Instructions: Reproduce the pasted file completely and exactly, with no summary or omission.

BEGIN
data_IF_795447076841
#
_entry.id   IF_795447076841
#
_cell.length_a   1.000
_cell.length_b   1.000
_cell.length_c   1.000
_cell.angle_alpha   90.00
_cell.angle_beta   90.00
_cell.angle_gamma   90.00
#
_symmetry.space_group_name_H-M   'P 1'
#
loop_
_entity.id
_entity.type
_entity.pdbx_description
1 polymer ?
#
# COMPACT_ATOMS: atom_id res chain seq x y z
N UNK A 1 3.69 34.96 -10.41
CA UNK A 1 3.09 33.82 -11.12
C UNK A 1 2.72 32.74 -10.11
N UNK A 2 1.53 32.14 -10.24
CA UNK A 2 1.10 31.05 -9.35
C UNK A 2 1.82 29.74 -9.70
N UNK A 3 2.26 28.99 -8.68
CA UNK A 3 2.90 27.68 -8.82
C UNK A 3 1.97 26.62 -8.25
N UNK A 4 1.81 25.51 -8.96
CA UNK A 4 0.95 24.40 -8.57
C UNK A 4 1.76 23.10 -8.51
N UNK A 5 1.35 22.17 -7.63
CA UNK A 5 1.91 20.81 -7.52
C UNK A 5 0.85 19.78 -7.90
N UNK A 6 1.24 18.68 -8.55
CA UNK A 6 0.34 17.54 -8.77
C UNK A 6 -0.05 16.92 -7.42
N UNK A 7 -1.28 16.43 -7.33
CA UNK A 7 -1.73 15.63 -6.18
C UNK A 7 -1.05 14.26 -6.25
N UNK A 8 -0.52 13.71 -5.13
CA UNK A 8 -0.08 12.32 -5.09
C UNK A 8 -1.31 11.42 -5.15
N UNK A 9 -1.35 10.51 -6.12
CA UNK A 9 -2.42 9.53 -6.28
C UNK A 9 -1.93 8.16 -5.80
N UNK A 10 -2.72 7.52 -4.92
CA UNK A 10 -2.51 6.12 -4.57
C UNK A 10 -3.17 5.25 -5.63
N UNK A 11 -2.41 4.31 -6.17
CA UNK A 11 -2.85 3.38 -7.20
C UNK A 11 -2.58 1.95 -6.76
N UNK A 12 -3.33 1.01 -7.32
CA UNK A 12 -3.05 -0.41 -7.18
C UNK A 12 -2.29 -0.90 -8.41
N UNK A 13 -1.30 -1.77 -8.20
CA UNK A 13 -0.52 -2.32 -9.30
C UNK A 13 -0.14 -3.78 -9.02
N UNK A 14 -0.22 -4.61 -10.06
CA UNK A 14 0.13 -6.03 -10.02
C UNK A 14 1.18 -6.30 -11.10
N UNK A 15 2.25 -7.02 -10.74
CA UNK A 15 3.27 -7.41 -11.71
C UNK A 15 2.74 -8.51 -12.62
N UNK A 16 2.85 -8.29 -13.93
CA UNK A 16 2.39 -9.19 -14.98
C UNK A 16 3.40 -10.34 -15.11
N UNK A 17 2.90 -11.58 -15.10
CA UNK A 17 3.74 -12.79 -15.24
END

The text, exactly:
data_IF_795447076841
#
_entry.id   IF_795447076841
#
_cell.length_a   1.000
_cell.length_b   1.000
_cell.length_c   1.000
_cell.angle_alpha   90.00
_cell.angle_beta   90.00
_cell.angle_gamma   90.00
#
_symmetry.space_group_name_H-M   'P 1'
#
loop_
_entity.id
_entity.type
_entity.pdbx_description
1 polymer ?
#
# COMPACT_ATOMS: atom_id res chain seq x y z
N UNK A 1 3.69 34.96 -10.41
CA UNK A 1 3.09 33.82 -11.12
C UNK A 1 2.72 32.74 -10.11
N UNK A 2 1.53 32.14 -10.24
CA UNK A 2 1.10 31.05 -9.35
C UNK A 2 1.82 29.74 -9.70
N UNK A 3 2.26 28.99 -8.68
CA UNK A 3 2.90 27.68 -8.82
C UNK A 3 1.97 26.62 -8.25
N UNK A 4 1.81 25.51 -8.96
CA UNK A 4 0.95 24.40 -8.57
C UNK A 4 1.76 23.10 -8.51
N UNK A 5 1.35 22.17 -7.63
CA UNK A 5 1.91 20.81 -7.52
C UNK A 5 0.85 19.78 -7.90
N UNK A 6 1.24 18.68 -8.55
CA UNK A 6 0.34 17.54 -8.77
C UNK A 6 -0.05 16.92 -7.42
N UNK A 7 -1.28 16.43 -7.33
CA UNK A 7 -1.73 15.63 -6.18
C UNK A 7 -1.05 14.26 -6.25
N UNK A 8 -0.52 13.71 -5.13
CA UNK A 8 -0.08 12.32 -5.09
C UNK A 8 -1.31 11.42 -5.15
N UNK A 9 -1.35 10.51 -6.12
CA UNK A 9 -2.42 9.53 -6.28
C UNK A 9 -1.93 8.16 -5.80
N UNK A 10 -2.72 7.52 -4.92
CA UNK A 10 -2.51 6.12 -4.57
C UNK A 10 -3.17 5.25 -5.63
N UNK A 11 -2.41 4.31 -6.17
CA UNK A 11 -2.85 3.38 -7.20
C UNK A 11 -2.58 1.95 -6.76
N UNK A 12 -3.33 1.01 -7.32
CA UNK A 12 -3.05 -0.41 -7.18
C UNK A 12 -2.29 -0.90 -8.41
N UNK A 13 -1.30 -1.77 -8.20
CA UNK A 13 -0.52 -2.32 -9.30
C UNK A 13 -0.14 -3.78 -9.02
N UNK A 14 -0.22 -4.61 -10.06
CA UNK A 14 0.13 -6.03 -10.02
C UNK A 14 1.18 -6.30 -11.10
N UNK A 15 2.25 -7.02 -10.74
CA UNK A 15 3.27 -7.41 -11.71
C UNK A 15 2.74 -8.51 -12.62
N UNK A 16 2.85 -8.29 -13.93
CA UNK A 16 2.39 -9.19 -14.98
C UNK A 16 3.40 -10.34 -15.11
N UNK A 17 2.90 -11.58 -15.10
CA UNK A 17 3.74 -12.79 -15.24